In the spring of 1830, Congress passed a bill authorizing widespread internal improvements. Although President Jackson quietly vetoed it, Congress soon appeared to be moving toward over-riding the veto. Polk, a long-time opponent of internal improvements, almost single-handedly blocked the override. He campaigned tirelessly, rallying other supporters of states' rights to his cause and voicing the dangers of the move to state sovereignty. When the override motion failed, it cemented Polk's position as one of Jackson's main fighters in the House. Thus, it did not surprise Polk when Jackson asked him to head up the Congressional fight against the so-called "hydra-headed monster," the Second Bank of the United States.
Jackson saw the national bank as a misuse of government funds and a dangerous financial apparatus just waiting to cause another financial panic like the one it had caused in 1819. Nicholas Biddle, the head of the bank and a sworn enemy of Jackson, had managed to convince many congressmen (partially through illegal loans and preferential treatment) that the bank needed to be rechartered–partly proving Jackson's point that the bank could wield enormous influence over the government. Jackson knew that the bank did stabilize the country's financial system, so he set about establishing a new depository within the treasury department where the government could deposit its money. When the issue came before the House in 1832, Polk cited twenty-one instances where the bank had violated its charters and he asked that a special committee be appointed to investigate. Despite an unfavorable recommendation from the committee, the House concurred with the Senate in granting a twenty-year extension of the charter and the bill passed to the president who summarily vetoed it.
After the election of 1832, during which Jackson defeated the bank's main supporter, Henry Clay, by a margin of more than four-to-one, Jackson returned to office invigorated for the coming fight. He had Polk promoted to the House Ways and Means committee. Polk summoned the bank's directors to testify in front of the committee where they admitted widespread fraud and corruption. Again, the majority of the committee sided against Polk–despite the revelations–and Polk and two other congressmen issued a minority report condemning the bank. Biddle's supporters tried valiantly to defeat Polk's bid for reelection in 1833, but after Polk, like Jackson, won overwhelmingly he returned to Washington ready to finish off the bank.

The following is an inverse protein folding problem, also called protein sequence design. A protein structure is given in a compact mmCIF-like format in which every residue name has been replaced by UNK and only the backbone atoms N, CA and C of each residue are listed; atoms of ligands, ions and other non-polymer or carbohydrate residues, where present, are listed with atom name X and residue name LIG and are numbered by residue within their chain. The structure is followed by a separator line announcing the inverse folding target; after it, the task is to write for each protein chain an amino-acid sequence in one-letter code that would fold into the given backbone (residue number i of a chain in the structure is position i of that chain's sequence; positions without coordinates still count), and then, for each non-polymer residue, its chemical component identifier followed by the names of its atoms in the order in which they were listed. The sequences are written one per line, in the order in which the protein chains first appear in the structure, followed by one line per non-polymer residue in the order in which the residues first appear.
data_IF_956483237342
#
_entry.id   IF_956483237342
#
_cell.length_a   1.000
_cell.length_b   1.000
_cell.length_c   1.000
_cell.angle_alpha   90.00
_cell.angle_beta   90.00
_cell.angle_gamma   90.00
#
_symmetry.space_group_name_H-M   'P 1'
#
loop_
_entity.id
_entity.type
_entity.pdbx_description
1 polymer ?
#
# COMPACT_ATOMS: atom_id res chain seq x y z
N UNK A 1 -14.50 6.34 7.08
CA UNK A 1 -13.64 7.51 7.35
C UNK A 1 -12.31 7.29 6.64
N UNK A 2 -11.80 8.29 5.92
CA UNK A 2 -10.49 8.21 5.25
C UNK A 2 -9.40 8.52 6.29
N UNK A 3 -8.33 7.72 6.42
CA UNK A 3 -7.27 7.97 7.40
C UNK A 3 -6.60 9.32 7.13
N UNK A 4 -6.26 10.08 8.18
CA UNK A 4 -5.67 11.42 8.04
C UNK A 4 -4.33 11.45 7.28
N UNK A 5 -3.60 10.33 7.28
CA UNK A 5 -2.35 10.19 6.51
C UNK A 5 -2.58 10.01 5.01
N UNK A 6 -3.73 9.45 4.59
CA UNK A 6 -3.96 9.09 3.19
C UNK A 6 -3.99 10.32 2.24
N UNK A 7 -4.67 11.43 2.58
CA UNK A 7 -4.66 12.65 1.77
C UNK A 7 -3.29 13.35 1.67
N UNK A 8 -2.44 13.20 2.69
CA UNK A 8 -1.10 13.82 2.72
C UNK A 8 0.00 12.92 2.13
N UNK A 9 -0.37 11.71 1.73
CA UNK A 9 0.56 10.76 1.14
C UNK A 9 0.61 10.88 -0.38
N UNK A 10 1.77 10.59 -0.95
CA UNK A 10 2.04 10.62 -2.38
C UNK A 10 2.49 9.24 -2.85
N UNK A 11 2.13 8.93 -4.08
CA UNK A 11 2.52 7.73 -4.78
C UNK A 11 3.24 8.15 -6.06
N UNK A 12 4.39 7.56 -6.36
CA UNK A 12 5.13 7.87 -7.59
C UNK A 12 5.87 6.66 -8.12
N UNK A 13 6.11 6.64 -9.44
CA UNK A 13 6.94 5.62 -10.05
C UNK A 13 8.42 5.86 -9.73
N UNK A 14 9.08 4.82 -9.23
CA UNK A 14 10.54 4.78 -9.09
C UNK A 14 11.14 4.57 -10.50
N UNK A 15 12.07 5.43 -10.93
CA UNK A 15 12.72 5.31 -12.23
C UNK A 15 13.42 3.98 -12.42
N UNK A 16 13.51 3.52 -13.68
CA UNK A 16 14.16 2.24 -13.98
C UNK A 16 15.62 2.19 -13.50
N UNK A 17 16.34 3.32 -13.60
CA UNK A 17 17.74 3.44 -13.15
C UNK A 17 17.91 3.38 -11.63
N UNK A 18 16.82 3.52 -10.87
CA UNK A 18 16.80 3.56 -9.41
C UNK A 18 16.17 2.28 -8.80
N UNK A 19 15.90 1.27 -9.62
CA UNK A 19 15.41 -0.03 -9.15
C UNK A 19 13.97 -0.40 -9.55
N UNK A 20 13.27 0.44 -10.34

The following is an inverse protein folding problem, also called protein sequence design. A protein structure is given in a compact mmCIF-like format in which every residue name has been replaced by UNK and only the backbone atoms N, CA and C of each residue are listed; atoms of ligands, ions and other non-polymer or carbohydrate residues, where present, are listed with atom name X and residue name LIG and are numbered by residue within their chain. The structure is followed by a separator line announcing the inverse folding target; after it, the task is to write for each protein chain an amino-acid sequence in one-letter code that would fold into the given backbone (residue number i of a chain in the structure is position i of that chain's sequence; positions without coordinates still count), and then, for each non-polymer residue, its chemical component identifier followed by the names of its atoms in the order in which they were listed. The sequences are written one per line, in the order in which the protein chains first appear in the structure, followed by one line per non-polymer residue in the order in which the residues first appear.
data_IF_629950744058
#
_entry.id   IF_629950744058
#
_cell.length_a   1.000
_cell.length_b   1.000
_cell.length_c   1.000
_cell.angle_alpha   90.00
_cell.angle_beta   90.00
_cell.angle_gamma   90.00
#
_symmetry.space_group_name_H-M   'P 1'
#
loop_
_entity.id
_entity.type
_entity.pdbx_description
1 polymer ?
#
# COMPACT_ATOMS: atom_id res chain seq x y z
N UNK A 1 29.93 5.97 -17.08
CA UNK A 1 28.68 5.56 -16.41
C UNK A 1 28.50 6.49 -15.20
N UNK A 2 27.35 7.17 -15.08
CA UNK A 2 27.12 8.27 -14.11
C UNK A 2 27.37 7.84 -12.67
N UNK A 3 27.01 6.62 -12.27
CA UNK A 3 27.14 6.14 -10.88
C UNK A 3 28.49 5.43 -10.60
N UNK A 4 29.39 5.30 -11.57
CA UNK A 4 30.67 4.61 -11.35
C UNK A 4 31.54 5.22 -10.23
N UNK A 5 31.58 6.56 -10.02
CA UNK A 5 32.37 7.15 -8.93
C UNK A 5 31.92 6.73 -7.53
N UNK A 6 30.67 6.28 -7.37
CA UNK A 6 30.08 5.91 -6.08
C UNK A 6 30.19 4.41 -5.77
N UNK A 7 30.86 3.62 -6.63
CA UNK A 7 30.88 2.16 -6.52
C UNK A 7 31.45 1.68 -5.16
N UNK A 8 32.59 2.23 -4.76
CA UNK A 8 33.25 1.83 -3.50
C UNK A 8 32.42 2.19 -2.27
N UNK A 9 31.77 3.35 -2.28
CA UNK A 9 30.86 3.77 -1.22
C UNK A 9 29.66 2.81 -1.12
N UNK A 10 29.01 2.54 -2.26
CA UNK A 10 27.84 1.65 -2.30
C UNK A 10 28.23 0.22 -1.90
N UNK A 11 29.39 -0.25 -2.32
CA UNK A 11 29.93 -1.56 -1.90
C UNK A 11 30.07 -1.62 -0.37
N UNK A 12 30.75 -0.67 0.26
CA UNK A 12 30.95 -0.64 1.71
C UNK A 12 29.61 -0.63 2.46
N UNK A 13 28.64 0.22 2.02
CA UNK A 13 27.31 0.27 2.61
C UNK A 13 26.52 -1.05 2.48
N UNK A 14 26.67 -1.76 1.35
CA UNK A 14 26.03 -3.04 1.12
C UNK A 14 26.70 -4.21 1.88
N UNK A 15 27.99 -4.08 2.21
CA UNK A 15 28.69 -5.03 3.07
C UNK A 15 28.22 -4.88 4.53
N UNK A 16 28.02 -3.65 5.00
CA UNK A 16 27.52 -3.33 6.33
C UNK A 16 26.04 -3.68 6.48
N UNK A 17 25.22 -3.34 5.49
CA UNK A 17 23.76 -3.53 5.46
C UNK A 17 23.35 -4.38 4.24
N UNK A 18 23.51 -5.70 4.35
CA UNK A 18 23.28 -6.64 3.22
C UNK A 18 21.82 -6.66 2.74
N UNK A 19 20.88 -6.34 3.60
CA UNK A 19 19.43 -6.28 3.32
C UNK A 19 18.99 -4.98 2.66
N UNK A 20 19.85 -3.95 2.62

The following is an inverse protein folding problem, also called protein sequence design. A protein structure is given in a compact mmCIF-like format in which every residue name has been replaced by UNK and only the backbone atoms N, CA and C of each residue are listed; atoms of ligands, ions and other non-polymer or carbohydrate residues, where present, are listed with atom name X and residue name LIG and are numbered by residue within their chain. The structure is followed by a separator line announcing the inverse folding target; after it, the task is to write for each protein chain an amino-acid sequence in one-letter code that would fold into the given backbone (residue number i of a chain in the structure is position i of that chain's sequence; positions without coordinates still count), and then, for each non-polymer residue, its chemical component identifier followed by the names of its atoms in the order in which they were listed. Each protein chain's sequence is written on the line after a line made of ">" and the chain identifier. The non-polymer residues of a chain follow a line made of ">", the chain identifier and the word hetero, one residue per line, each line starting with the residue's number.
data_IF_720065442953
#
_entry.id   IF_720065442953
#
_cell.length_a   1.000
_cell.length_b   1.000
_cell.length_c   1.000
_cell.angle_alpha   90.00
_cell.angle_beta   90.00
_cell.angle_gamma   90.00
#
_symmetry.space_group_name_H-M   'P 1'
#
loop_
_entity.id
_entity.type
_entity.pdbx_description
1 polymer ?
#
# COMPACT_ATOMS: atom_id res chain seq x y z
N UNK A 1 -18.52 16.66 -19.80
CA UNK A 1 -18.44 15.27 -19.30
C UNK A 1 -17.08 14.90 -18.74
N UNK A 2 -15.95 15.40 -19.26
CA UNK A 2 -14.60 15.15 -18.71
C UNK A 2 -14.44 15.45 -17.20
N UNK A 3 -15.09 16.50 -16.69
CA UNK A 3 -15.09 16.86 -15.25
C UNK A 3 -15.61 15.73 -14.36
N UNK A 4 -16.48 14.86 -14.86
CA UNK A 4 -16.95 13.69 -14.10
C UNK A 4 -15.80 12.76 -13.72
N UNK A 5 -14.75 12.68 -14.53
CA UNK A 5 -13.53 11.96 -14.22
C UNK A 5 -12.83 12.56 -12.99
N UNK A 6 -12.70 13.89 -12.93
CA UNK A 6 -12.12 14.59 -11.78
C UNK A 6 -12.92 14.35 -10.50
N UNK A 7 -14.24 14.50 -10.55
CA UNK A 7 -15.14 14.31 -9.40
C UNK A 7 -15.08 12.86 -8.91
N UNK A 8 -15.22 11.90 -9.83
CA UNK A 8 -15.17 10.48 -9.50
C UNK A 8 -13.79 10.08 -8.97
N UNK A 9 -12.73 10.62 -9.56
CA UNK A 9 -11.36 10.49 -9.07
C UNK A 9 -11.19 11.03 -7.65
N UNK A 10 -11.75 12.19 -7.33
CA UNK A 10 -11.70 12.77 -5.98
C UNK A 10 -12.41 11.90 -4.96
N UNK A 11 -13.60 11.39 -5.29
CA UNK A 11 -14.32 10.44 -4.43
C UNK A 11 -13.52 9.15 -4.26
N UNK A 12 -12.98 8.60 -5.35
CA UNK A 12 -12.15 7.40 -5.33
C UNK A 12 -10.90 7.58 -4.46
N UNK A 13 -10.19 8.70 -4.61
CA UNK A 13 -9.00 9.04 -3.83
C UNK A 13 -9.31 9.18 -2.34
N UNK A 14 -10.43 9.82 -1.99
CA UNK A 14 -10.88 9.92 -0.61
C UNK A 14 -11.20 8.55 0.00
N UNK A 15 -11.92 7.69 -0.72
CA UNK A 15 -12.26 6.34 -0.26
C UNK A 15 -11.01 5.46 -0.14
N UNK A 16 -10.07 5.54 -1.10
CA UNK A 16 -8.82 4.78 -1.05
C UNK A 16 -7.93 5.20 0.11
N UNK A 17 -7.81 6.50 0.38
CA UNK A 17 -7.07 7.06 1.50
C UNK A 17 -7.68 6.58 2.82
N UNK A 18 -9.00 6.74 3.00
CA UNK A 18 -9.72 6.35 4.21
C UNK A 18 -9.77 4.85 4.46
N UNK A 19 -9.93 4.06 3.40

Polk rose to the chairmanship of the Ways and Means Committee in the new Congress. And as the president tried to force the secretary of the treasury to withdraw the government's funds from the bank, Polk rose to the president's defense again in Congress. Polk's carefully crafted and logical speech on December 13, laying out the abuses and corruption of the bank and its negative influence on American fiscal policy, marked a turning point in the battle. At the end of April 1834, Polk succeeded in passing his committee's report condemning the bank and its managers. A month later, he successfully tabled resolutions in the Senate in support of the Bank.
Just a few days after the end of the long Bank wars, the Speaker of the House suddenly resigned. Polk found himself running for the post against John Bell, another Tennessee congressman. Although early ballots saw Polk in the lead, Bell won the majority on the tenth ballot. The race prefaced a growing disconnect in the Democratic Party and a split between Bell and Jackson.
Jackson had made it clear that he hoped to position Martin Van Buren for the presidency in 1836, but now a movement arose to run Tennessee Senator Hugh Lawson White for the Democratic ticket. Davy Crockett joined with Bell to split the Tennessee party, and although Jackson could not believe his friends would turn against him, he prepared to fight for his man and to preserve his legacy.